As we unearthed more and more ordnance we thought we would never reach the bottom of the pit. What had happened was during the war, soldiers had buried a huge stash of bombs, ammunition and guns with the intention of coming back for them. The war ended and of course they were completely forgotten about!

 

I don’t think the policeman could quite believe his eyes by the time we had finished!

 

unbelievable

 

 Helpfully for us, they had also buried an anti tank mine. These make great ‘donor charges’ (the explosive you use to start the main explosion). We spent an entire day digging out the stash, what we thought was 1 mortar ended up being about 70! As well as hand grenades, guns and boxes of ammunition!

 

george-on-100s-of-bullets

 

Destroying that stash was what one might consider a ‘good day at the office’!

 

An unusual passenger…

Because my original job – to set up a new location further up North – has not materialised….yet (we are playing the age old charity game of waiting for money from funders)…I have been moved on to survey.

 

Basically mapping any minefields which have not yet been identified and surveyed.

 

Quite often I get asked – “but are there still landmines in Mozambique?” The short answer is YES! And sadly, plenty of them.

 

 

posing-with-our-stash2

 

 

A huge survey has already been done so we know the extent of the problem but occasionally when we open up a new minefield task in a community, they see our deminers and hear us destroying the mines we have found.

 

We get approached by the village leader who tells us about a family who found a hand grenade in their back yard after the fighting stopped or an area of land which locals still fear.

 

 

Madomal quizzing local informants

 

Our job is to follow up these leads and map the minefield so we can go back once we have extra manpower and clear the area of mines.

 

So a couple of weeks ago, we set off on our first job…eventually!

 

There was much…we leave in 5 mins, one car won’t start so move all the kit to another, fill up with fuel, sign for kitty money, authorise kitty money, get kitty money from finance officer, where’s the driver gone, who has the car keys etc etc…

 

 

There was even new survey-hat buying to be done (and my word…what a hat!)

 

 

georges-new-survey-hat

 

But we eventually hit the road.

 

These are my survey ‘dons’…

 

Mr Boss – the most persistent and leader of the pack, last seen speaking with 3 local village chiefs in his bare feet (he forgot his boots and it was too muddy for shoes!)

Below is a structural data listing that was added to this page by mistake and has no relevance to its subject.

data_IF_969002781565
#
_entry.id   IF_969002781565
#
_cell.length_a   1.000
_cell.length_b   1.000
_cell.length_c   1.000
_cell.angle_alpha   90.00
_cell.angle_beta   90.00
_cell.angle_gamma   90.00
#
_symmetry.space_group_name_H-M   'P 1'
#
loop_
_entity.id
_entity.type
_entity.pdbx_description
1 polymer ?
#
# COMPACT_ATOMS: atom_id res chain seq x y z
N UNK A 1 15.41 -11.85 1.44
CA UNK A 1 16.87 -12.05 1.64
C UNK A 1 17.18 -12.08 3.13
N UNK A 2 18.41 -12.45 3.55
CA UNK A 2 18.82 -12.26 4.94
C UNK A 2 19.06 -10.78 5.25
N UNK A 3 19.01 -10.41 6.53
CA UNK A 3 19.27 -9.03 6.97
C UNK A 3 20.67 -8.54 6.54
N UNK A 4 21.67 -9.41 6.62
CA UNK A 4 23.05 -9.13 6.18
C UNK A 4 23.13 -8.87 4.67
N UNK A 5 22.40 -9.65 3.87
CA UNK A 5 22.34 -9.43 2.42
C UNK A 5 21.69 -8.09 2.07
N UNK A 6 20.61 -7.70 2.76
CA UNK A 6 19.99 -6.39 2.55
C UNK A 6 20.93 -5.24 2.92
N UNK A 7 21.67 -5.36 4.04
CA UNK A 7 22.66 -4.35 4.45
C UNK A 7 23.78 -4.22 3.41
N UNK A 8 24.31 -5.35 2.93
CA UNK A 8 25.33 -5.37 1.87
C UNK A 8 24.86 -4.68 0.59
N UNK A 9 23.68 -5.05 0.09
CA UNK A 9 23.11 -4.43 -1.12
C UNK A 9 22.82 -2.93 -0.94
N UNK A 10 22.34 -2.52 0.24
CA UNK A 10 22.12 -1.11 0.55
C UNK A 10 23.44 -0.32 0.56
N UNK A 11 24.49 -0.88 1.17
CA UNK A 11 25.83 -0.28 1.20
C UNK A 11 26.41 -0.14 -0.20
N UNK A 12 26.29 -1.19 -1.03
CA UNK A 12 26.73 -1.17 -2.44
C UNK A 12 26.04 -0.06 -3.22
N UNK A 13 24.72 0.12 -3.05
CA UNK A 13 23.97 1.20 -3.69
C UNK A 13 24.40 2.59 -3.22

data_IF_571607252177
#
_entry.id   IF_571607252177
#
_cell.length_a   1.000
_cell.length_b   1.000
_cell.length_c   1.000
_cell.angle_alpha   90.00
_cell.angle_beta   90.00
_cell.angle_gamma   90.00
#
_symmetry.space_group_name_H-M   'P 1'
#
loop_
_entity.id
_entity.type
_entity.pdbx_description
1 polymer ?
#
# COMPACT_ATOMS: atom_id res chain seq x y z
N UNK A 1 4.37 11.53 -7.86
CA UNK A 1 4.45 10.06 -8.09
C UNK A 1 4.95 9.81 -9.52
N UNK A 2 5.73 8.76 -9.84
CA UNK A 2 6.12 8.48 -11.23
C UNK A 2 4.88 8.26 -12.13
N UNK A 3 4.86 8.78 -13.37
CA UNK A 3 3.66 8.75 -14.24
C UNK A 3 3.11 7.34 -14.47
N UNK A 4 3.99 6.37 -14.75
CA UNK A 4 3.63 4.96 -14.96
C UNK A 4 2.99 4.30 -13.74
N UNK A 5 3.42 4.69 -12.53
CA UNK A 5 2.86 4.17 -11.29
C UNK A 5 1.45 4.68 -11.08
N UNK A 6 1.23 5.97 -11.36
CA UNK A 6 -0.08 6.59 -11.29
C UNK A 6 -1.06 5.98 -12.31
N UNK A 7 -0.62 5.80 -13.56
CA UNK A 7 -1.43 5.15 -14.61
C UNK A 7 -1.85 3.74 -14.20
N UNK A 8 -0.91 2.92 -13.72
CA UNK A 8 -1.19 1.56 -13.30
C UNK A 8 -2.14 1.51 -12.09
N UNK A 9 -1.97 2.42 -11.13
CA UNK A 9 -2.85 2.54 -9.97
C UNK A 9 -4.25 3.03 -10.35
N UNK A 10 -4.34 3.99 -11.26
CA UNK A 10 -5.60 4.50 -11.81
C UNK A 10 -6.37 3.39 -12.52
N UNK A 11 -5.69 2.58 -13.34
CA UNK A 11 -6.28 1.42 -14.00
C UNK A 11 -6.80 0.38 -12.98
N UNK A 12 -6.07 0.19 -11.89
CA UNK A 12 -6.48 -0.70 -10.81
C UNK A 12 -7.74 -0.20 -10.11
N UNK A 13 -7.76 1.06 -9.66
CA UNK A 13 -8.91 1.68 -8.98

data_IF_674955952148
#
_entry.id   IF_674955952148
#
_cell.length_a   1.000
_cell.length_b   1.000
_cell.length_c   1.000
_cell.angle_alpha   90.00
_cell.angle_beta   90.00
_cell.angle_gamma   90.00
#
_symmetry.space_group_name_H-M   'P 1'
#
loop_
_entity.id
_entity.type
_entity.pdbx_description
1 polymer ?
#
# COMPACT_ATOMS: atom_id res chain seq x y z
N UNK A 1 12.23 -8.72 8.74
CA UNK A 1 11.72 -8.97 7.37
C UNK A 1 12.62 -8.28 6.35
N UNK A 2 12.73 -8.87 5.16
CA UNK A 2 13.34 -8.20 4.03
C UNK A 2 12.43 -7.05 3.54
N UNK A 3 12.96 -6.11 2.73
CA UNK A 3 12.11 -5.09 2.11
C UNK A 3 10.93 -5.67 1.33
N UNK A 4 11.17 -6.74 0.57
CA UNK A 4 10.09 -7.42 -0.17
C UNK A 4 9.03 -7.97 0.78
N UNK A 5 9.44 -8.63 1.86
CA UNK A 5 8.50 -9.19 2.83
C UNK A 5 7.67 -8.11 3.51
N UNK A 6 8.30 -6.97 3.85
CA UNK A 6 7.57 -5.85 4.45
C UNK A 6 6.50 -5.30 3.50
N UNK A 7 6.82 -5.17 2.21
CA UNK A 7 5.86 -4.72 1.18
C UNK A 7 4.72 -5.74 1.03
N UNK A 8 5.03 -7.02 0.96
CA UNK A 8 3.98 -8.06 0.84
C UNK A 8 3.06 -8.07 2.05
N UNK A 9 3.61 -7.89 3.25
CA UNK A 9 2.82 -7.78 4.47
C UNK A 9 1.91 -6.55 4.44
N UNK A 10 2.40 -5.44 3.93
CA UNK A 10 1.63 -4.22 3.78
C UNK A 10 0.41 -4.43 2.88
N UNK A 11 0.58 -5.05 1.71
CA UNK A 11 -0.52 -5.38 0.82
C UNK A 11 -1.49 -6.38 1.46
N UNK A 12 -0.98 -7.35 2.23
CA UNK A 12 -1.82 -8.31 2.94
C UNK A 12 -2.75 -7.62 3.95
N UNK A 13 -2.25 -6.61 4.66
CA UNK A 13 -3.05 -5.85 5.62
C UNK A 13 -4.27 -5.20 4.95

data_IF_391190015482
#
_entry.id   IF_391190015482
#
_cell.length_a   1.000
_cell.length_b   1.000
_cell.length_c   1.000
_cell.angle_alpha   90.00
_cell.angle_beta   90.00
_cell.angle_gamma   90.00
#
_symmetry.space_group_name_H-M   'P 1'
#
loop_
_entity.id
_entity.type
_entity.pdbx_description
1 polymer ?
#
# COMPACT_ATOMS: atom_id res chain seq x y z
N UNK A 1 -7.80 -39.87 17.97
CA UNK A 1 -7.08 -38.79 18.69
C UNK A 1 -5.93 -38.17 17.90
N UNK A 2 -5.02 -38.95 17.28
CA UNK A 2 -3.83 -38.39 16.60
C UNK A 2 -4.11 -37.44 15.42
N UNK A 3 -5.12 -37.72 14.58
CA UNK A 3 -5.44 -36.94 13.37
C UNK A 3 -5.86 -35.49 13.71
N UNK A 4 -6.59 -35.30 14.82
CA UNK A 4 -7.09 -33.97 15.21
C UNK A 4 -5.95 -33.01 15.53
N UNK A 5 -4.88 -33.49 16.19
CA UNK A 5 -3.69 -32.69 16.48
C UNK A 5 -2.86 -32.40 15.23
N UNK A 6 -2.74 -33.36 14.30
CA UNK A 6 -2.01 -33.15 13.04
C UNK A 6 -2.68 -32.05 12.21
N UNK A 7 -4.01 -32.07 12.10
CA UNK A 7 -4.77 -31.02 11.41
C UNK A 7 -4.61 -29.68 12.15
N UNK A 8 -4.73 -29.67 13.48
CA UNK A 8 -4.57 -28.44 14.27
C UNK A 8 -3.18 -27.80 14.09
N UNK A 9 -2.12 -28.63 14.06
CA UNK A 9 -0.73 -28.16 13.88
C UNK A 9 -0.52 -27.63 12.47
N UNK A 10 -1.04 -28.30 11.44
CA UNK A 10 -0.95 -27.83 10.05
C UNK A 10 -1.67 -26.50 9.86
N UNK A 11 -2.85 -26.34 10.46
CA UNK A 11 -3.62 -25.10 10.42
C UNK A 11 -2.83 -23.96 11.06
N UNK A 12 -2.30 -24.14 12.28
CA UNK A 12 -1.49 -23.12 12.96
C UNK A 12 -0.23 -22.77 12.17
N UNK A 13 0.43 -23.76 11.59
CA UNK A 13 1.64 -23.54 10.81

too muddy for shoes

 

Mr Comedian – never without a smile on his face but excellent at gleaning information from reluctant officials with good humour

 

Mr Strong & Silent – the quietest of the bunch but for sure tough as anything and an experienced survey officer

 

Each of them choose a paramedic trained deminer and a driver to make up their 3 man teams.

 

the-3-amigos

 

Our job consists of explaining ourselves to local Government officials then finding and speaking – at length! – with local informants, this might be the village chief, an ex-combatant or an old boy who has lived in the area for pretty much ever!

 

And boy, do you meet some characters!

 

I take my landrover too so I can move between the teams while they work. At one point I had an old old village chief straight out the fields still with hoe in hand sitting in the front of my car in his bare feet with 2 of my survey boys in the back quizzing him – one translating from local language to Portuguese while the other translated from Portuguese to English!

 

Goodness knows how much we lost in translation!!

 

Bob Dylan at church

This is just a quicky but quite amusing…I decided to venture to the Catholic church closest to my house on Sunday. It’s always quite an interesting experience going to church in countries where religion plays such a huge part of life.

It was a fairly musical affair (even by reserved Catholic standards), lots of african drums and clapping of hands but the best part was one of the ‘hymns’…after a few bars I recognised the tune…a rather unique cover of Bob Dylan’s Blowin’ in the Wind!! I kid you not!! Not your usual church hymn shall we say!!

I quietly sang along – the original English version of course smiling to myself!!